Which gets us thinking: What’s a more powerful force at play for Hank: self-loathing misery or inertia? Because those things seem very tied up in him.

I think inertia is what keeps him going. The misery — I noticed this is really not a choice I made, but how often the character kind of grunts and sighs and kind of does that exhale thing of like, “Ugh.” The logic in my mind was he has a distance and a bemusement at life that he insists is a personal choice of his, but it’s not. He’s scared of the ways in which he’s fallen short and the choices he might need to make to be braver and to do some dangerous things, scary things. He has avoided that and he’s just got tons of impacted feelings. [Laughs] And they’re coming out. And if you ever had a friend of yours who had depression or something, and they acted like, “Oh, I’m fine!”  but you heard them sigh all the time? You’re like, “I don’t know if you know this, but you’re constantly sighing and you’re constantly making exertion noises.” But he’s not exerting himself. He’s just living. I think he’s got a lot of feelings inside that he hasn’t dealt with.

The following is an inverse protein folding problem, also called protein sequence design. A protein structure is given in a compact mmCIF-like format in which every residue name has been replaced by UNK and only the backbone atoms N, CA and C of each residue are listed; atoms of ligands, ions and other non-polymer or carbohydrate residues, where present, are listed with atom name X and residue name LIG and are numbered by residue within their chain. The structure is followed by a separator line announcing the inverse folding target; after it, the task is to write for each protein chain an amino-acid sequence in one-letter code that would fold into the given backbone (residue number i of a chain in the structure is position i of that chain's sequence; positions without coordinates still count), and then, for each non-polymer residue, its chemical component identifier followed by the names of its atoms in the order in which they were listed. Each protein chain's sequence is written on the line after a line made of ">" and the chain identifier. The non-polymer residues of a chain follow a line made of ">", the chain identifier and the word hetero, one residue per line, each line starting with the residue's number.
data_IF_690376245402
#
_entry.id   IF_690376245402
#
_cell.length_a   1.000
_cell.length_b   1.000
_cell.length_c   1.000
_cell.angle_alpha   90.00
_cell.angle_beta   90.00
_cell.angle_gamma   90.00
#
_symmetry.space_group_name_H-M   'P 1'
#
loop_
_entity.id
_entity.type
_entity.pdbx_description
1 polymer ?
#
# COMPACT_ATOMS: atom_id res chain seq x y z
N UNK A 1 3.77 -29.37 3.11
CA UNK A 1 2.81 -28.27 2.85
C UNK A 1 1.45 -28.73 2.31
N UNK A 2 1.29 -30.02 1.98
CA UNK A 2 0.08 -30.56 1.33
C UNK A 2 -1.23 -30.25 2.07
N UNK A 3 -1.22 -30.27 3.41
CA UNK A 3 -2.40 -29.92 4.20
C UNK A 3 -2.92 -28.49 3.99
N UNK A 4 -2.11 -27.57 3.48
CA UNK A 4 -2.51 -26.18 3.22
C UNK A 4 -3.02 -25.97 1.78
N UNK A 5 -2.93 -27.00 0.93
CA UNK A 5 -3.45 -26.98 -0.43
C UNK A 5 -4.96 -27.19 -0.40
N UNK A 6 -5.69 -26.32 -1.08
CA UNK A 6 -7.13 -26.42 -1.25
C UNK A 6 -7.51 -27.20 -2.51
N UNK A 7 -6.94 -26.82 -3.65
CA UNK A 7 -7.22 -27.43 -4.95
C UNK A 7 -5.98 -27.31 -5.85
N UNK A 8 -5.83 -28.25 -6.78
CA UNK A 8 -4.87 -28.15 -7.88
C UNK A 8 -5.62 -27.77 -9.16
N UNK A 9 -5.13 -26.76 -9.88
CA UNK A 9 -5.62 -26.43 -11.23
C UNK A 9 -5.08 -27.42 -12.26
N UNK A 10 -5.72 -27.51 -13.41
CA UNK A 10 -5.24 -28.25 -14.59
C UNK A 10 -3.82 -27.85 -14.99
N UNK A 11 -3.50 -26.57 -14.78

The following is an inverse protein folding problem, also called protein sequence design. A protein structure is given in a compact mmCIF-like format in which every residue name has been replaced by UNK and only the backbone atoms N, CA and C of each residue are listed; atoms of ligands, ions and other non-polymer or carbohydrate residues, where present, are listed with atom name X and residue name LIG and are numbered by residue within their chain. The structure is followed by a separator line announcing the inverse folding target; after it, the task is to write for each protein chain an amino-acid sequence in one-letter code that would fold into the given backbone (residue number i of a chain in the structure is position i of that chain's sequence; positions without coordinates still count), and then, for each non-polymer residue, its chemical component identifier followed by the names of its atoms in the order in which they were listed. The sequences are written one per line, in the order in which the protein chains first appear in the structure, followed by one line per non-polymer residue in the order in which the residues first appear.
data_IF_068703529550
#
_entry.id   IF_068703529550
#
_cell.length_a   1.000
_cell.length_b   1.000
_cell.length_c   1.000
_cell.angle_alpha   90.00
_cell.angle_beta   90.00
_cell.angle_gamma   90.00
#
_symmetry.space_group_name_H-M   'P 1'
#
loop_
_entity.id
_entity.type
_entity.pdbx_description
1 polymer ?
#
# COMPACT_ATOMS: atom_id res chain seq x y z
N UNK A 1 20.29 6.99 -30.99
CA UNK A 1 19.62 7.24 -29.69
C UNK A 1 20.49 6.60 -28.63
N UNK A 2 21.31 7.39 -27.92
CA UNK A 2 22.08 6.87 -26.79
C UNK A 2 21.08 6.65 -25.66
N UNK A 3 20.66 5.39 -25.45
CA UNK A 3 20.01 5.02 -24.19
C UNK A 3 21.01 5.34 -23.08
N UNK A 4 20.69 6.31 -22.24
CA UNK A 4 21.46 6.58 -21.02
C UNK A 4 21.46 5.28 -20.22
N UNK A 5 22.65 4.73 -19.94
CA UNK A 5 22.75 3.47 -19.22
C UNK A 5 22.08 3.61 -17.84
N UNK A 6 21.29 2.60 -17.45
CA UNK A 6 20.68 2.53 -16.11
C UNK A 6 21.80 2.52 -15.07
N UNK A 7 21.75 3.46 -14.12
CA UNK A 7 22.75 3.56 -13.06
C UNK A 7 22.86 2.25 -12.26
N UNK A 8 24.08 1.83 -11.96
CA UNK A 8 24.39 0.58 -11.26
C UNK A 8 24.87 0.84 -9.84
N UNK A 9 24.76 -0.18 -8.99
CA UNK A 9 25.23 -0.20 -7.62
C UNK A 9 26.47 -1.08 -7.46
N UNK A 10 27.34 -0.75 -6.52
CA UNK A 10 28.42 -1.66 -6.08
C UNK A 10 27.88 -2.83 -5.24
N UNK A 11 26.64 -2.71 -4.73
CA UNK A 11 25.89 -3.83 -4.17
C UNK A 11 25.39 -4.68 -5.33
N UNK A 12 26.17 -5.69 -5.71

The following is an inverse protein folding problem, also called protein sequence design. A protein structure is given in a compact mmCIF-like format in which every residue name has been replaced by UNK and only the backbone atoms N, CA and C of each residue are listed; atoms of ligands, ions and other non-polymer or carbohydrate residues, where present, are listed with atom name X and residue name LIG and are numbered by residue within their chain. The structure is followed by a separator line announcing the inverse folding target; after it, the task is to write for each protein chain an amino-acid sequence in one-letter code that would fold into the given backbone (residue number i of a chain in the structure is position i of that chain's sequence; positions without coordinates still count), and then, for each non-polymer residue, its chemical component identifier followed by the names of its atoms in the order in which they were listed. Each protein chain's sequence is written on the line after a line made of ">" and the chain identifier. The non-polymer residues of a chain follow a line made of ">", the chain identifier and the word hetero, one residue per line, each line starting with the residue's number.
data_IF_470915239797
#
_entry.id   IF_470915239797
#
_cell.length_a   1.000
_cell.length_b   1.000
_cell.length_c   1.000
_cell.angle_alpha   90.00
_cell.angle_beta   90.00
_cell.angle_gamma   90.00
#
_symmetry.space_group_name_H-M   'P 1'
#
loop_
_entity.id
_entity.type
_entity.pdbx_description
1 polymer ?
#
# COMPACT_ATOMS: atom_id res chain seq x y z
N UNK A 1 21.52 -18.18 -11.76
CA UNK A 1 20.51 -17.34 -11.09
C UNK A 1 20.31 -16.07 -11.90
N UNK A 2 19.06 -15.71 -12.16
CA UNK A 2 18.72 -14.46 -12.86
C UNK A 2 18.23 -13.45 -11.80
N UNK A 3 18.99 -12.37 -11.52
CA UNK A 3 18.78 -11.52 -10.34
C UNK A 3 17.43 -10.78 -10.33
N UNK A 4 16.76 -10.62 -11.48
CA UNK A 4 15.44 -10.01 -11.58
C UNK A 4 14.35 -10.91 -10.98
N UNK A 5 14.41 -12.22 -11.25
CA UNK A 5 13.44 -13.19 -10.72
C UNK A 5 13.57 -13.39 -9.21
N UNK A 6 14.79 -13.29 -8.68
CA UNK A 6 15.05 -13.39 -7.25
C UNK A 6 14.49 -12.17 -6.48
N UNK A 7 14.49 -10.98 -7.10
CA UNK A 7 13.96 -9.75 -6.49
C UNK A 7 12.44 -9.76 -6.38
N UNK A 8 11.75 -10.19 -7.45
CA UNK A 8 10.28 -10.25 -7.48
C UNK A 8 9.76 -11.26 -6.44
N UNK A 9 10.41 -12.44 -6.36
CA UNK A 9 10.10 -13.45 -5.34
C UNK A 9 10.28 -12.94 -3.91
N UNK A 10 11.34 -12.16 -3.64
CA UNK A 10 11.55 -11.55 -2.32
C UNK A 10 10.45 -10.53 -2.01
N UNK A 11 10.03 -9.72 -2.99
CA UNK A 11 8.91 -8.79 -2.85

That’s exactly right! And honestly, I didn’t even know I was doing it, and I almost was going to ask them to go in audio and take those out… That’s what’s going on in this guy! He’s been holding all this s— inside him. The great thing is that in the course of eight episodes, I’m not saying he works everything out — he doesn’t — but there’s such a degree of transformation that I’m not used to in a TV show. And I really liked the growth. It’s not a ton of growth, but it’s more than you